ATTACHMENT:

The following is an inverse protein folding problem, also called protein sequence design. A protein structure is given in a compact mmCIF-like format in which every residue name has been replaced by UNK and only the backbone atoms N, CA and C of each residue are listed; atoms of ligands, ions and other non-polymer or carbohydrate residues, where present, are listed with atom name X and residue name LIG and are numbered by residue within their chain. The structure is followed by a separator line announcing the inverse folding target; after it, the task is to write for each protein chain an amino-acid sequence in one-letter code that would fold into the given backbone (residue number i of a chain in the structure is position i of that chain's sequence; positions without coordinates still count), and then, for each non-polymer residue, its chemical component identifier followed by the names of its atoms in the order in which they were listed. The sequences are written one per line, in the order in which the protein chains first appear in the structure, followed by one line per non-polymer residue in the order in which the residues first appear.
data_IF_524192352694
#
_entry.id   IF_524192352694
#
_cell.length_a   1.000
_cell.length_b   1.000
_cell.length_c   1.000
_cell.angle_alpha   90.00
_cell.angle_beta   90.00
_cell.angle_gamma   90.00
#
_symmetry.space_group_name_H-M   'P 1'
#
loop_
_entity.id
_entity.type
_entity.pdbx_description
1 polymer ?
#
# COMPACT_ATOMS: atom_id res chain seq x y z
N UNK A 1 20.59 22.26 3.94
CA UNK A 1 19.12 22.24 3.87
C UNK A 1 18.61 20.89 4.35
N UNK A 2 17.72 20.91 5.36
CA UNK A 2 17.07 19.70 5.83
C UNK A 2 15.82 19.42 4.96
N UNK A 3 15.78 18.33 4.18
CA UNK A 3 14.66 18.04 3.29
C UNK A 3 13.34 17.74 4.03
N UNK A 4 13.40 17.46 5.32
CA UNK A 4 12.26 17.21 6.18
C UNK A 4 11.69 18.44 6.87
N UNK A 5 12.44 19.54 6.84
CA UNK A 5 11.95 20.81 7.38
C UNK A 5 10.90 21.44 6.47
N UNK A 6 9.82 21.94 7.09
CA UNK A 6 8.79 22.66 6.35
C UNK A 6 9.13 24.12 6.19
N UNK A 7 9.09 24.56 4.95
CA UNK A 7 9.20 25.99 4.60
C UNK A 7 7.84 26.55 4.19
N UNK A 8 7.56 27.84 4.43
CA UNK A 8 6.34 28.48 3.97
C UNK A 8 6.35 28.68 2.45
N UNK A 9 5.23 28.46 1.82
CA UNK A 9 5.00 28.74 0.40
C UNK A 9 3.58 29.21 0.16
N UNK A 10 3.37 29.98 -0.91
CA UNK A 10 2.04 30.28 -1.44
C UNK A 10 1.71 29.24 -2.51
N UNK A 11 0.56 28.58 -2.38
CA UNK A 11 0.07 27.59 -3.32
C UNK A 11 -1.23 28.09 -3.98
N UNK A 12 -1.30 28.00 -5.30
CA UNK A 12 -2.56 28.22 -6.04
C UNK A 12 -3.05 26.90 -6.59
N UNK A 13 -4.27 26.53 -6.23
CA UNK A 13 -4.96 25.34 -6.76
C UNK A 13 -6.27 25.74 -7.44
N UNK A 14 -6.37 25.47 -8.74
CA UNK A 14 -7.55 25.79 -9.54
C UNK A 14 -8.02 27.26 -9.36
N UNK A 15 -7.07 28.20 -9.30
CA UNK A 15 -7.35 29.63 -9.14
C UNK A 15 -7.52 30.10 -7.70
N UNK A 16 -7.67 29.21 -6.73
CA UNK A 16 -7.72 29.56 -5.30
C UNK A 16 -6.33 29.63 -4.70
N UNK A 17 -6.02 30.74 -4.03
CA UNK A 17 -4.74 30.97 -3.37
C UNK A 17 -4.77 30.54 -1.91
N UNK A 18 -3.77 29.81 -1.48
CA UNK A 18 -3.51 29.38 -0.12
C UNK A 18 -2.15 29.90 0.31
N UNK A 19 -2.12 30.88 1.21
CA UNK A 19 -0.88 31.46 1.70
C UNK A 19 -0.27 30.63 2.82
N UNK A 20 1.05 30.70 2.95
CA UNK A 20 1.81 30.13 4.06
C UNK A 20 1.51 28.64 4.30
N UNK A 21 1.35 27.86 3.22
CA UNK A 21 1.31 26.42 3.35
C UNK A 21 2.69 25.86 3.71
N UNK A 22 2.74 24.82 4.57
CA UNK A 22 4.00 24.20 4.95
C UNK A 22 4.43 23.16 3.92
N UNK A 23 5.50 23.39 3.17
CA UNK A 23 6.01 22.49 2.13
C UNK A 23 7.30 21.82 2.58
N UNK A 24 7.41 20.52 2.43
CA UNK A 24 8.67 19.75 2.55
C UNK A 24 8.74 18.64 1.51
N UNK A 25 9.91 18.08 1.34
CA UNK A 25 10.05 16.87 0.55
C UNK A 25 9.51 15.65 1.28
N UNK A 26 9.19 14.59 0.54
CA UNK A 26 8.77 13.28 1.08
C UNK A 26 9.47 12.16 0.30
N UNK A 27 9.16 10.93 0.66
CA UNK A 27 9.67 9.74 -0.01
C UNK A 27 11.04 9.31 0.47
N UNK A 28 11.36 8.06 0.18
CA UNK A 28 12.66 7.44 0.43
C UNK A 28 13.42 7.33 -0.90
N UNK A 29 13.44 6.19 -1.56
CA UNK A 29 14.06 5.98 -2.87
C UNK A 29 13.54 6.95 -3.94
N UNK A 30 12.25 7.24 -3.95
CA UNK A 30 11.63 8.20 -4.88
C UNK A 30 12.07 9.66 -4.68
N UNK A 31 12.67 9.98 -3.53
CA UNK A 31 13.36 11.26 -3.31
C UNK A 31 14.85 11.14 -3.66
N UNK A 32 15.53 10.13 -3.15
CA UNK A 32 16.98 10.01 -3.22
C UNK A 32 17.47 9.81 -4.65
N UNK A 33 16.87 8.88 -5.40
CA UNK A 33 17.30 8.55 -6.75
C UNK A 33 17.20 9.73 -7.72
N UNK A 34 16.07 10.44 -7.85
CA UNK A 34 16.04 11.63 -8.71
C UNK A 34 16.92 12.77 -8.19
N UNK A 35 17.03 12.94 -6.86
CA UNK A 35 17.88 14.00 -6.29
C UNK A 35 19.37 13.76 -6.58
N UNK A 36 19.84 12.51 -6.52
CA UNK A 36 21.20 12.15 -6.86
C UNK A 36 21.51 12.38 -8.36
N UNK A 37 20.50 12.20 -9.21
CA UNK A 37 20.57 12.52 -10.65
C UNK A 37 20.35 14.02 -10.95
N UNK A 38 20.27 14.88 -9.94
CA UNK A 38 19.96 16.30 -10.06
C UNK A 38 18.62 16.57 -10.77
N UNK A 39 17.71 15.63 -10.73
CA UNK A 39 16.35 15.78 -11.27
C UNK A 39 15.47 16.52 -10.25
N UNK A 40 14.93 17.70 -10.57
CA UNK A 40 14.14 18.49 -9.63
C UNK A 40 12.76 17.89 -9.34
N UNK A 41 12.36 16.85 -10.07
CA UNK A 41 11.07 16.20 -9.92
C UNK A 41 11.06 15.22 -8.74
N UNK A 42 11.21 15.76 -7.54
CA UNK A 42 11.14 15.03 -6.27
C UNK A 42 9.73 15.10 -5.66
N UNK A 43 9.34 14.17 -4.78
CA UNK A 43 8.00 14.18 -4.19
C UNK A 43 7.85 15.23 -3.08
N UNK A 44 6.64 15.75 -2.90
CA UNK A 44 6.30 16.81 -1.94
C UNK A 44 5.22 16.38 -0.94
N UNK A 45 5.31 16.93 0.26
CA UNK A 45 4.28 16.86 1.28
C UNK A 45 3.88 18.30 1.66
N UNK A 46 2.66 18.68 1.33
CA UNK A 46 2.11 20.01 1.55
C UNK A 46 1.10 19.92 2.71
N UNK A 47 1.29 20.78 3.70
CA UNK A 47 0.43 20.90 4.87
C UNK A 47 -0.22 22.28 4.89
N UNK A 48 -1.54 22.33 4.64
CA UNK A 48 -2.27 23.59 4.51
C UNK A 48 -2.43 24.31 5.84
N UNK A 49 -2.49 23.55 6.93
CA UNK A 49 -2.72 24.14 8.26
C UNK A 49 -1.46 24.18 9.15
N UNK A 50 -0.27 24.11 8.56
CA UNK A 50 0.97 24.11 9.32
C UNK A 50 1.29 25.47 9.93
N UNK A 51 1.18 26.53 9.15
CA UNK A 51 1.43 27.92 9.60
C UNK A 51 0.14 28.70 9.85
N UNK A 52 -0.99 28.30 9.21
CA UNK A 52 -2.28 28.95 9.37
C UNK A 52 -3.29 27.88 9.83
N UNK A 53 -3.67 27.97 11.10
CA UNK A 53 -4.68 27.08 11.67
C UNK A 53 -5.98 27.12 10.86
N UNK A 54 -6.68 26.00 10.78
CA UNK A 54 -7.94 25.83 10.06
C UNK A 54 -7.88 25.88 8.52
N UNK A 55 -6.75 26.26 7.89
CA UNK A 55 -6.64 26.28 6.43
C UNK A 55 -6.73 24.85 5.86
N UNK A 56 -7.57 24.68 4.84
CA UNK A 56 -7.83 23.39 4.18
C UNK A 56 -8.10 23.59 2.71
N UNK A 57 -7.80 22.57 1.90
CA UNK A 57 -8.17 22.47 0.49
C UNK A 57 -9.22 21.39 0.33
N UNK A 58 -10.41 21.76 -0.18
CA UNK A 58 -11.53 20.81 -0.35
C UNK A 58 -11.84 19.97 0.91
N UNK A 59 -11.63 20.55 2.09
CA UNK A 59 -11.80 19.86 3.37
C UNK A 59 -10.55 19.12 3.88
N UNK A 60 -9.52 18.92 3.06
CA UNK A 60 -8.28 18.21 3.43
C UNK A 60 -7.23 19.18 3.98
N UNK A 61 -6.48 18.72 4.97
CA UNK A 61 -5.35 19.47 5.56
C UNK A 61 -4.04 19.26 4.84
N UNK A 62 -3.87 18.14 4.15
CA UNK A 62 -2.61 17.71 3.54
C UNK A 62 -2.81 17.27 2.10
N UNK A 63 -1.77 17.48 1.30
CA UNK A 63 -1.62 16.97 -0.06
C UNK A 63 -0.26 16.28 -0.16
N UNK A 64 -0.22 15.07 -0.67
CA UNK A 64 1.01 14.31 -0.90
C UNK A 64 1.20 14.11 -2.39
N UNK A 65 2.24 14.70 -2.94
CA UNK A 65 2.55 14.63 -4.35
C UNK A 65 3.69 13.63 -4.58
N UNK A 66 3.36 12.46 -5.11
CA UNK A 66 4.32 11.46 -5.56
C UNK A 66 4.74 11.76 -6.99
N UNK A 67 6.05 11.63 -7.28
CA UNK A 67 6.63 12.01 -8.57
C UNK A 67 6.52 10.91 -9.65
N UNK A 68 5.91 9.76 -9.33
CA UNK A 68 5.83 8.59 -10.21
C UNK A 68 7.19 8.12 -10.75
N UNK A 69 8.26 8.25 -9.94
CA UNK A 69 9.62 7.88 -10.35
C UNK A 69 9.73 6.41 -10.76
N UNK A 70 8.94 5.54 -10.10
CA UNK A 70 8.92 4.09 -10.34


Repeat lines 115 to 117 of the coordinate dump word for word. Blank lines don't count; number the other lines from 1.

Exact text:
N UNK A 32 15.53 10.13 -3.15
CA UNK A 32 16.98 10.01 -3.22
C UNK A 32 17.47 9.81 -4.65